There really is a lot of thought that goes into designing a bike, even down to the little things which owners may never notice.
A series of patents filed with the European Patent Office have revealed that Yamaha may have accelerated their electric bike programme, and are now trying to figure out the best location for the charging socket. Not something I’ve ever given much thought.
On the new Zero SF/R the charging socket is at the rear of the not-fuel tank, which seems a fairly reasonable place to put it. It’ll be familiar to riders of petrol-powered bikes. On the Energica EVA, another naked bike, it’s under the seat. I guess this means it’s out of sight when not in use, but it does mean you have to leave the seat up whenever you want to charge the bike, which just seems a little odd and unnecessary.
Yamaha have three ideas on the subject.
The first, is to place the charging socket to the right of where a traditional fuel filler would be. Cycleworld say this is to maximise stability when plugging the bike in while it’s on the sidestand, which makes sense.
Yamaha’s second idea is to place the socket under the pillion seat, which like the Energica, would require the seat to be up while charging. This hides the socket nicely, but do you remember the days when you could actually fit things in the space under the pillion seat? I do, it was great.
Finally, the Japanese manufacturer have considered placing the input on the front of the bike, either built-in to the fairing, or built-in to the lights. I’m not particularly keen on either of these ideas. I think a blank space in one of the headlights will look a bit odd.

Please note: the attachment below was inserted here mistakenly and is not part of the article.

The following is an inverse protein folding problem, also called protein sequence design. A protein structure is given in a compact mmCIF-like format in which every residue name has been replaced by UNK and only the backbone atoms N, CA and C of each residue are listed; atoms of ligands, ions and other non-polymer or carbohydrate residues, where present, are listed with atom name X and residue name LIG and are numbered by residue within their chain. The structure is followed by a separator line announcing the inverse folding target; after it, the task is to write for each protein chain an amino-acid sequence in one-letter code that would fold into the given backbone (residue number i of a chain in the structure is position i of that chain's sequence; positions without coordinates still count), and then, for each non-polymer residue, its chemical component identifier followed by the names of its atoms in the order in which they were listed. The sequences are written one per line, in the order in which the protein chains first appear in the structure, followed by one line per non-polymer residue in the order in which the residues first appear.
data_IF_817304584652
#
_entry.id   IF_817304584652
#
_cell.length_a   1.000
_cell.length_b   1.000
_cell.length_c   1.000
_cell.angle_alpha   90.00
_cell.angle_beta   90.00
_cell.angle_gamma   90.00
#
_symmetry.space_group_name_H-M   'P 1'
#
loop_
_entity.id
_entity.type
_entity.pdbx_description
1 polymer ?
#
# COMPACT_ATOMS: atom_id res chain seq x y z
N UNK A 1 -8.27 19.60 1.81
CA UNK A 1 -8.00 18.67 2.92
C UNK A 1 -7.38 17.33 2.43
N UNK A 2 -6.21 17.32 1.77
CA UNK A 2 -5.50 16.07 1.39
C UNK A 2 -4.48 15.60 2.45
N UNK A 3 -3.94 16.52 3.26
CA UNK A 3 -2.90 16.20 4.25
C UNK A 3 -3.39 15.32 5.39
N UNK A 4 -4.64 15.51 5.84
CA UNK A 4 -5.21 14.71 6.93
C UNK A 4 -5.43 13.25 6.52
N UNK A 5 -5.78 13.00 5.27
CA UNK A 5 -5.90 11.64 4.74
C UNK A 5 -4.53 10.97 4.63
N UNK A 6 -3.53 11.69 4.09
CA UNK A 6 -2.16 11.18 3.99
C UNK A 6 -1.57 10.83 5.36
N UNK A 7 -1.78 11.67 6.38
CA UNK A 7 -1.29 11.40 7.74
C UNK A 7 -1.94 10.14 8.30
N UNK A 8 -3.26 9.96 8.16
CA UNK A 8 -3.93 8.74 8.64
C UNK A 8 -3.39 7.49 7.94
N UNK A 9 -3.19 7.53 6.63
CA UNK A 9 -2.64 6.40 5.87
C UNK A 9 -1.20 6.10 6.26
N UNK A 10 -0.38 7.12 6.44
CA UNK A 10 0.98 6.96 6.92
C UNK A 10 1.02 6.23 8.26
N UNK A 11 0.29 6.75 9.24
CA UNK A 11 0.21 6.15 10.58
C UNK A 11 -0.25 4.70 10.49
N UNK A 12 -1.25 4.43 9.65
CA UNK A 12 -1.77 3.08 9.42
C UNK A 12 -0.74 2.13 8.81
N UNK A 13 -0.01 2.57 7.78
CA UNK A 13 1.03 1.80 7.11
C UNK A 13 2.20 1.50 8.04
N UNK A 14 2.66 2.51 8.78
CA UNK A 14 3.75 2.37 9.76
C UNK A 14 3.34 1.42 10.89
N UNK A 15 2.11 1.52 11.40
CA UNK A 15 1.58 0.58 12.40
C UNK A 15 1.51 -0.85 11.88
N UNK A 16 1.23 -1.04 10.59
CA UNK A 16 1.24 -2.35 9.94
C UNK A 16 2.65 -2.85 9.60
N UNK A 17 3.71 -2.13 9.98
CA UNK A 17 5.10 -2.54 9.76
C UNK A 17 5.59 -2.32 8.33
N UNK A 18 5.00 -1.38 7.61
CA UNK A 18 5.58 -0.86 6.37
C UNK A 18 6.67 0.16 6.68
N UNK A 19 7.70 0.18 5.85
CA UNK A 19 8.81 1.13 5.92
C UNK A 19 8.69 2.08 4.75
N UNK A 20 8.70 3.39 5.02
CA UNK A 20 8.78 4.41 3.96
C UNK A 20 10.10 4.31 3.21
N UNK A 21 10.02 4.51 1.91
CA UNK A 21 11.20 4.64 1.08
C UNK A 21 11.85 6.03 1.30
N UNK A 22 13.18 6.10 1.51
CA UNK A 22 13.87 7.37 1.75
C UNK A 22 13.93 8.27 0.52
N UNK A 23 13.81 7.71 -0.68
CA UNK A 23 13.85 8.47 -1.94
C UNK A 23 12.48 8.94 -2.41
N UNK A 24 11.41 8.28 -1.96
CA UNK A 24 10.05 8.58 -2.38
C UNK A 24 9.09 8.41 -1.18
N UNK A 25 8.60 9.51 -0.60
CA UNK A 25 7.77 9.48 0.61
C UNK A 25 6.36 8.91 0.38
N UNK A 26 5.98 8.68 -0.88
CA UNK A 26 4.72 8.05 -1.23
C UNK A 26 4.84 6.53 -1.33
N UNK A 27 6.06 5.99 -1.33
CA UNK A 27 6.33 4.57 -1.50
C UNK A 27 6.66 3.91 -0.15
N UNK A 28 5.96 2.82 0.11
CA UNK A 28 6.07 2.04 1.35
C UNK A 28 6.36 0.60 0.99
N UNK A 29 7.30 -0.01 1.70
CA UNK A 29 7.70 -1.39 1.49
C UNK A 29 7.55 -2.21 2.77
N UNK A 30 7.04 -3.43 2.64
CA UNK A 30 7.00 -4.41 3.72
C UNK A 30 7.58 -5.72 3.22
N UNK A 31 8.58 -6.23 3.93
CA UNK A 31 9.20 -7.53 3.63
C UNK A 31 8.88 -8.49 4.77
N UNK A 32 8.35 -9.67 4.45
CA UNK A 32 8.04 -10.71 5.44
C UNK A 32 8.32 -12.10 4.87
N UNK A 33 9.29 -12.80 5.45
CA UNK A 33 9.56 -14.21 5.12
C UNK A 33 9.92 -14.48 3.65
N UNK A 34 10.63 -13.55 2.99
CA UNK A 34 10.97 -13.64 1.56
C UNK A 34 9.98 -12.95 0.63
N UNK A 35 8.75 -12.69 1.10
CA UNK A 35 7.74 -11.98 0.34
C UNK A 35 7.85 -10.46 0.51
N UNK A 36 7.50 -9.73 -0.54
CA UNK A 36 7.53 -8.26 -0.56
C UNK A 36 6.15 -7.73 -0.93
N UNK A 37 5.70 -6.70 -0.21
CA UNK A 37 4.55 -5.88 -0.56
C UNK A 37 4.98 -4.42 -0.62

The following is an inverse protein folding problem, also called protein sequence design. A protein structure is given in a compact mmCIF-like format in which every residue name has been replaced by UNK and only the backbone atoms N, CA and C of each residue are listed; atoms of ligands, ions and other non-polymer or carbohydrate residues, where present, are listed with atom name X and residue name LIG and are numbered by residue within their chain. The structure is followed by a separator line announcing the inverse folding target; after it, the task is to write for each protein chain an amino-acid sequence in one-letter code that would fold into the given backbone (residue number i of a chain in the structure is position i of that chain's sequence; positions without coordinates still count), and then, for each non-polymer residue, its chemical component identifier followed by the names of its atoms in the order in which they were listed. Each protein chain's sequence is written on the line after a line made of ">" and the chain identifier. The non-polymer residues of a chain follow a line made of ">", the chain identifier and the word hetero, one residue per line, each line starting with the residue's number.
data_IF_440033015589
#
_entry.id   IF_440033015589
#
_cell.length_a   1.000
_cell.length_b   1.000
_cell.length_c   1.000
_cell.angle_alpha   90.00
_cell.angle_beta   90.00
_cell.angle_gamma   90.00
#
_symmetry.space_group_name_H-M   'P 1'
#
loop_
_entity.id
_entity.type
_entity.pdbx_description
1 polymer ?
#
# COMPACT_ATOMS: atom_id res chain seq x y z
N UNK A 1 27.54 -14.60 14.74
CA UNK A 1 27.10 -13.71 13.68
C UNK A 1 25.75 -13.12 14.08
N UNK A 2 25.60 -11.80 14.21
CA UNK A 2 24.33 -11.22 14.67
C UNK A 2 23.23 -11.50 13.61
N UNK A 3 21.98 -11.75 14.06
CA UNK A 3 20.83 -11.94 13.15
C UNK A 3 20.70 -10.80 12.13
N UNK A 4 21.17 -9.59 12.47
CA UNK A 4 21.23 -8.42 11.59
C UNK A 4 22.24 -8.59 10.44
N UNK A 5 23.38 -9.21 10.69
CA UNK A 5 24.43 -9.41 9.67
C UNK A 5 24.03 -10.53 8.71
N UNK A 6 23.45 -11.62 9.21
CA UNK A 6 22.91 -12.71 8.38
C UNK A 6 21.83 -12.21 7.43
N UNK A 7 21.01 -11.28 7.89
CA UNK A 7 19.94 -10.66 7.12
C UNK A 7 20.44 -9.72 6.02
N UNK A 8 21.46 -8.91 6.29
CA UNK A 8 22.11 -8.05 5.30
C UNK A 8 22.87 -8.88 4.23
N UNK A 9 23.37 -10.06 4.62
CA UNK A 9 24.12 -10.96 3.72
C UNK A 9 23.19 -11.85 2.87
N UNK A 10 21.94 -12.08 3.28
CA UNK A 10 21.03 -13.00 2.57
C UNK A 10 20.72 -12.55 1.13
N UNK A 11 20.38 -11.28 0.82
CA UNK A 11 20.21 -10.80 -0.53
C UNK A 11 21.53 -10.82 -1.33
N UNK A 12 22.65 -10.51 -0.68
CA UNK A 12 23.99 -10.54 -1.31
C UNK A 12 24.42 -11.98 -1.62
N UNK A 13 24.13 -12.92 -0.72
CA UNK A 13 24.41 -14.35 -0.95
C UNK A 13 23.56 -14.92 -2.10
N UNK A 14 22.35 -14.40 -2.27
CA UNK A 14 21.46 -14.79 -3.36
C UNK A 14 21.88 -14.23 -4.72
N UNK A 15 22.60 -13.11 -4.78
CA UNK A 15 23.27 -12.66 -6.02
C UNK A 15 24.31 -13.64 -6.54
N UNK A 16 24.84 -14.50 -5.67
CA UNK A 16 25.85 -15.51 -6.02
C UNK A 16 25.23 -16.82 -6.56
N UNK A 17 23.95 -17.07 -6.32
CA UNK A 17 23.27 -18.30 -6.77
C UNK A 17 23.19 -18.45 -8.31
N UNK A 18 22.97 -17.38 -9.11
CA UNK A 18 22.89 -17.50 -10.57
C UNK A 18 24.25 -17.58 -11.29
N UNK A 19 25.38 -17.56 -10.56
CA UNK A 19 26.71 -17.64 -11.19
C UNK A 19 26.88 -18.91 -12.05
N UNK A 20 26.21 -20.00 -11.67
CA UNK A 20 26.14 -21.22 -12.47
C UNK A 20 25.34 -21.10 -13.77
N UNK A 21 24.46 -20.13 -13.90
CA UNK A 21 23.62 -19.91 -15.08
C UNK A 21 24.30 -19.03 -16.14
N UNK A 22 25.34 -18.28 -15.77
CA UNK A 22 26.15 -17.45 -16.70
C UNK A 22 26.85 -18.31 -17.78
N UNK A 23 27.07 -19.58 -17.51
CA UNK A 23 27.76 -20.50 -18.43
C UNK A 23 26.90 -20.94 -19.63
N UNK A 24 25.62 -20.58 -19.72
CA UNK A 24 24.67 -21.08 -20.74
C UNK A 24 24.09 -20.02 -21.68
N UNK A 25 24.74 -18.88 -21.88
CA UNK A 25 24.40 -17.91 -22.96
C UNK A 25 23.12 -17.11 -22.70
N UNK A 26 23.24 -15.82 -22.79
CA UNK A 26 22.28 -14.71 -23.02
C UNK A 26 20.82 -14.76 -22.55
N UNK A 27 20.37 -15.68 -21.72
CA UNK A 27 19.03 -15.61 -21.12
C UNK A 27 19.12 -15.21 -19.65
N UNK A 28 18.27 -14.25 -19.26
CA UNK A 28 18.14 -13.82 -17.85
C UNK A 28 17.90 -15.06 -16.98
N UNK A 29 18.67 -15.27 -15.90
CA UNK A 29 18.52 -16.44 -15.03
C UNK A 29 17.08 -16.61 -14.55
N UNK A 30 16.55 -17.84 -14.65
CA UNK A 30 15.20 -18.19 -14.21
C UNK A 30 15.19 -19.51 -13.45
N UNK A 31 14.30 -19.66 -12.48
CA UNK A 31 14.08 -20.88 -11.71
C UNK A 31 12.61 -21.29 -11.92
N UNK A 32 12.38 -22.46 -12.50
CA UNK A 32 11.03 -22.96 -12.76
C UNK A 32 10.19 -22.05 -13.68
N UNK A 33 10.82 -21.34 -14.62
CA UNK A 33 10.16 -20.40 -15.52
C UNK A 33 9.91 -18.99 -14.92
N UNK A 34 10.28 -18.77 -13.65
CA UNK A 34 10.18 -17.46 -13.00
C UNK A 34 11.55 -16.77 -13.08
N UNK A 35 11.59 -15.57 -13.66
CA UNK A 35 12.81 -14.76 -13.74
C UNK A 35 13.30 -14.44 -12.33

There is another thing to take into account when considering the placement of charging sockets, too. Crash damage.
Ideally the socket should be located where it’s least likely to get damaged. It would be no use having it on the side, as it could be easily damaged in the event of a slow speed tumble. Placing it at the front could also prove problematic where head-on collisions are involved.
If I think about it purely from this angle, I end up at the conclusion that Energica and Zero both have it about right. Somewhere in the centre of the bike that is unlikely to be damaged should the bike end up sliding down the road or hitting something head on.
These patents come hot on the heels of last week’s news that Kawasaki are looking into removable batteries, after the big four Japanese manufacturers began working together to create a common standard for batteries.
I can’t wait to see what the big four are going to do with electric bikes.